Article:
Saturday, February 6, 2010

What Was Wrong With The Clinton Tax Code?

Arguably that it was insufficiently progressive. Of course, that is not what one heard during the Bush presidency when that tax code was made both more regressive as well as less able to collect revenues, playing a non-trivial role in turning a US budget surplus into a massive deficit, now being used by Republicans in the US Senate to push for cuts in all kinds of social safety net programs. Because of their firm opposition there will be no going back to it, and when Clinton got it put in place in the early 90s, they totally opposed it, forecasting it would lead to a massive recession. It did not, but they took control of the Congress on such claims.

I note for anybody who thinks that the Clinton code was some sort of "anti-rich" pile of socialistic redistributionism that the top marginal income tax rate in it was still well below what was in place after the first round of Reagan tax cuts in the early 1980s, when that rate was still at 50%. The really sharp cut in the top rate only came in 1986 with the tax simplification.


gordon said...

This post puts me in mind of a post by Lane Kenworthy a bit over a year ago where he shows that US taxation of market incomes is essentially flat if all taxes are taken into account. It is only when transfer payments are included that any progressivity appears.

And that in turn puts me in mind of another Lane Kenworthy post in which he shows (among other things) how really low US taxes are (as a % of GDP) in comparison to other developed countries:

Anonymous said...

The greedy tea party ... No taxes platform.
They took all the tea and then couldn't drink it. Had to throw it into a sea of liquidity.

TheTrucker said...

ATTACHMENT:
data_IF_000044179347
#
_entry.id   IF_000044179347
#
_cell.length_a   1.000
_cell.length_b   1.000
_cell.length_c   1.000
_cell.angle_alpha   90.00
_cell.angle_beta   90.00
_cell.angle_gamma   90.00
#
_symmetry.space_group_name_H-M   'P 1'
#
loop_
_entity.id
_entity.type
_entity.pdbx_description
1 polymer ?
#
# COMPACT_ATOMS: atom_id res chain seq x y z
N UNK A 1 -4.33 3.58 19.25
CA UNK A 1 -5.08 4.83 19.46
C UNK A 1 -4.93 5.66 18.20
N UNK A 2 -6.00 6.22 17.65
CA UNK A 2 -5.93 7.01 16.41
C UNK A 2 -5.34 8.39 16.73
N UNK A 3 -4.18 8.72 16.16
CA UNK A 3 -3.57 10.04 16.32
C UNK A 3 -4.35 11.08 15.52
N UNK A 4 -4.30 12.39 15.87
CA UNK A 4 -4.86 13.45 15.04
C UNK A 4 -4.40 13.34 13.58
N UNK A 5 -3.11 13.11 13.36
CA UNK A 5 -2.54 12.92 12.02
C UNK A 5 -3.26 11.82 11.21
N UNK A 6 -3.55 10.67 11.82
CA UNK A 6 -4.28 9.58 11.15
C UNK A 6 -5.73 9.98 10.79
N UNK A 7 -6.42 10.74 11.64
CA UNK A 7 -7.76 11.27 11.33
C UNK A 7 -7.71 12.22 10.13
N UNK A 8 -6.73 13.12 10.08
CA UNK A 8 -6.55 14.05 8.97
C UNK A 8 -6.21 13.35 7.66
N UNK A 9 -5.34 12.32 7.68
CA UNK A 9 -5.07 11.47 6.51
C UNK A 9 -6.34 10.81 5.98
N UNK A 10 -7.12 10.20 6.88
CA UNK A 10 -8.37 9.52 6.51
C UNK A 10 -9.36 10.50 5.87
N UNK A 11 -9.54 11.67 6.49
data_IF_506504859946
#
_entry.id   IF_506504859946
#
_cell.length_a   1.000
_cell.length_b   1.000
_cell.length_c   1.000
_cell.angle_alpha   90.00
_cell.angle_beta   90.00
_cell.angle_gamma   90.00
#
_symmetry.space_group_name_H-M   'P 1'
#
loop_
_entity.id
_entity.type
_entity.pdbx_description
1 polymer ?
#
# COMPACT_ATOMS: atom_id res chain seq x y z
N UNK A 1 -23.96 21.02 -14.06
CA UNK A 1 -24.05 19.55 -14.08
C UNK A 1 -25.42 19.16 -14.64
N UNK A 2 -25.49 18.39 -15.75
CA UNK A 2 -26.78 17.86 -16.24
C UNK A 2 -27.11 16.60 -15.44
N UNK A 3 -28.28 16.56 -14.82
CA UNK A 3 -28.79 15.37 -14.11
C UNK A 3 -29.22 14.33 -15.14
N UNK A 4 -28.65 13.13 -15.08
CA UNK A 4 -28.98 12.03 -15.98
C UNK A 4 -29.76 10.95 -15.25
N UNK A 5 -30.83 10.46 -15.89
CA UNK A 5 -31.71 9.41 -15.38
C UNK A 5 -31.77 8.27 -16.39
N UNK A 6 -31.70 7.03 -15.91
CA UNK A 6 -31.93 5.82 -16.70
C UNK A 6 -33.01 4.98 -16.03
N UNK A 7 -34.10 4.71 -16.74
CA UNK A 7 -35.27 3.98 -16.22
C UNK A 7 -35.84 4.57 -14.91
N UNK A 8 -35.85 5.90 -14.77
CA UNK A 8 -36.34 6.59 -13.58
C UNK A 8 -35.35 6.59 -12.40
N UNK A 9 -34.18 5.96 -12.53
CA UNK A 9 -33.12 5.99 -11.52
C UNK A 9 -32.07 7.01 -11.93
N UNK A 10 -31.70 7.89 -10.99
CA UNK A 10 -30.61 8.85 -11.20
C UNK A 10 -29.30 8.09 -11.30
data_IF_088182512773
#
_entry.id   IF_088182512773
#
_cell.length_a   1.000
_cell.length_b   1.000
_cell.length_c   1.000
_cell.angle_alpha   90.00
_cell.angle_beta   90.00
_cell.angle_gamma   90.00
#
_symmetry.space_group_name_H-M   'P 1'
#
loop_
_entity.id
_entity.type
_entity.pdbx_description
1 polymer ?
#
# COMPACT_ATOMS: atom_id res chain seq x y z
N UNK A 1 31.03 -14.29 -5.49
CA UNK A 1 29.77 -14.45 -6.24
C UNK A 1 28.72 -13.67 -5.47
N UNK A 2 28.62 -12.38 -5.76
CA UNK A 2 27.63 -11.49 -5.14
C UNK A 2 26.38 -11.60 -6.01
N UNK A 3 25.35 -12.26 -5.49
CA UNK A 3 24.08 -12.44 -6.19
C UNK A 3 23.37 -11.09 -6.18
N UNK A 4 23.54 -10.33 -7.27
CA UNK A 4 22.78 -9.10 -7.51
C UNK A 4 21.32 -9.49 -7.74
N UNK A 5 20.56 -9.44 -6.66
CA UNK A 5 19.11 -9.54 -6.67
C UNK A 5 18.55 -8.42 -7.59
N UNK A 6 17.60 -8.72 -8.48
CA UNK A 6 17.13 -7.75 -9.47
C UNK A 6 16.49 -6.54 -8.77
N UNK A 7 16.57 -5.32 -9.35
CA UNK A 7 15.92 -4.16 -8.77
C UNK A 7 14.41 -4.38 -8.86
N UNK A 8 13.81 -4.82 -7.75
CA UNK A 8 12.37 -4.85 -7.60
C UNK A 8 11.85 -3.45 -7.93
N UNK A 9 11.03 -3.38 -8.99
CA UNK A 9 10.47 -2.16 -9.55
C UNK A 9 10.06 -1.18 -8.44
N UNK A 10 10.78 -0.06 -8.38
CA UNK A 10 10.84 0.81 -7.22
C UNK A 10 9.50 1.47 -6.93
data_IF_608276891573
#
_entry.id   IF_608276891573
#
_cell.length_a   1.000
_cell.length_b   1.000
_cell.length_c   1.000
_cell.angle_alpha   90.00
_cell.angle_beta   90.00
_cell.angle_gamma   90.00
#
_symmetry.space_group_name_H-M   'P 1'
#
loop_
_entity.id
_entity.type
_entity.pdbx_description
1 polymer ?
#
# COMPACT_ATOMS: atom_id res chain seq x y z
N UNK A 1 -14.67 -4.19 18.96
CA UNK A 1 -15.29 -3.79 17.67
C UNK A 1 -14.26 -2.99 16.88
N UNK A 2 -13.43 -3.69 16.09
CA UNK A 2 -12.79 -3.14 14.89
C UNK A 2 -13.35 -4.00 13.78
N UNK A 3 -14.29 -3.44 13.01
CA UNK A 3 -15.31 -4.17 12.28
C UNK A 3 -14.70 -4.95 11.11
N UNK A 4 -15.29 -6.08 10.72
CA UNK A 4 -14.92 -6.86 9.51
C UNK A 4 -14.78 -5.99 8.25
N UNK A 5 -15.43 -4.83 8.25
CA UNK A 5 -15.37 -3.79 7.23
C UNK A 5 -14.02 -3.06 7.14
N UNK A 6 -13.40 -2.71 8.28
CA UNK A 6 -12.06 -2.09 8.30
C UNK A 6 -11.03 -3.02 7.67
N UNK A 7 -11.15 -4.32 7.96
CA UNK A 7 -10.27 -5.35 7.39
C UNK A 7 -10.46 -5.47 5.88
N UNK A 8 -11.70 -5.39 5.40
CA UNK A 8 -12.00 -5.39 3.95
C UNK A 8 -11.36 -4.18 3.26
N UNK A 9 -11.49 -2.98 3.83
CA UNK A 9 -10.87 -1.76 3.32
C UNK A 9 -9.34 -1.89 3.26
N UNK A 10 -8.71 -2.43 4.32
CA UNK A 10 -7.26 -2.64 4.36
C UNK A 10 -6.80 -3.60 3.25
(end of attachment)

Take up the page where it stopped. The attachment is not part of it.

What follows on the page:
Barkly Rosser siad:

"Because of their firm opposition there will be no going back to it, and when Clinton got it put in place in the early 90s, they totally opposed it, forecasting it would lead to a massive recession."

The difference between now and then as regards government is that the Senate is controlled by people who will block any attempt to change the automatic increase of taxation. The _real_ Democrats are more than numerous enough to stop legislation that will prevent the expiration of the Bush tax cuts. It is difficult to change things in the Senate. And this is one case where change is not a good thing. The Bush tax cuts _should_ expire as they were already legislated to do. An attempt to retain the cuts is new legislation that can be blocked by a mere 51 votes and there are at least 51 true Democrats in the current Senate. Such legislation can also be vetoed by Obama.

These people do need _your_ help however. The economics profession must support the progressive income tax and if the freepers are allowed to control the discourse then we are all in deep trouble. said...

Thanks for the reminder, Trucker.

Charley said...

I am not so sure of this. My first thought at the time on the Clinton deficit plan was that if a surplus did materialize the economy would go into the dumper. It removed the Keynesian stimulus from the economy. Did this not happen in 2000, or are we supposed to believe that Bush's election sent the economy into a tailspin?

Bruce Webb said...

Charley if the Clinton surplus had been taken by Gore and applied to a major expansion in say government funded health care or backfilling the the known infrastructure gap in such things as renovation of bridges do you think that would represent failure of Keynsianism?

Why assume the default position had to be tax cuts and not a new WPA? The assumption of Bushism was that tax cuts would lead to so much more extra efficient private sector investment choices that any consumption effects by the wealthy would be swamped. The claim that this result was inevitable is just circular. That Bushism didn't work doesn't mean that a $1,5 trillion Keynesian infusion of public spending would have had no effects.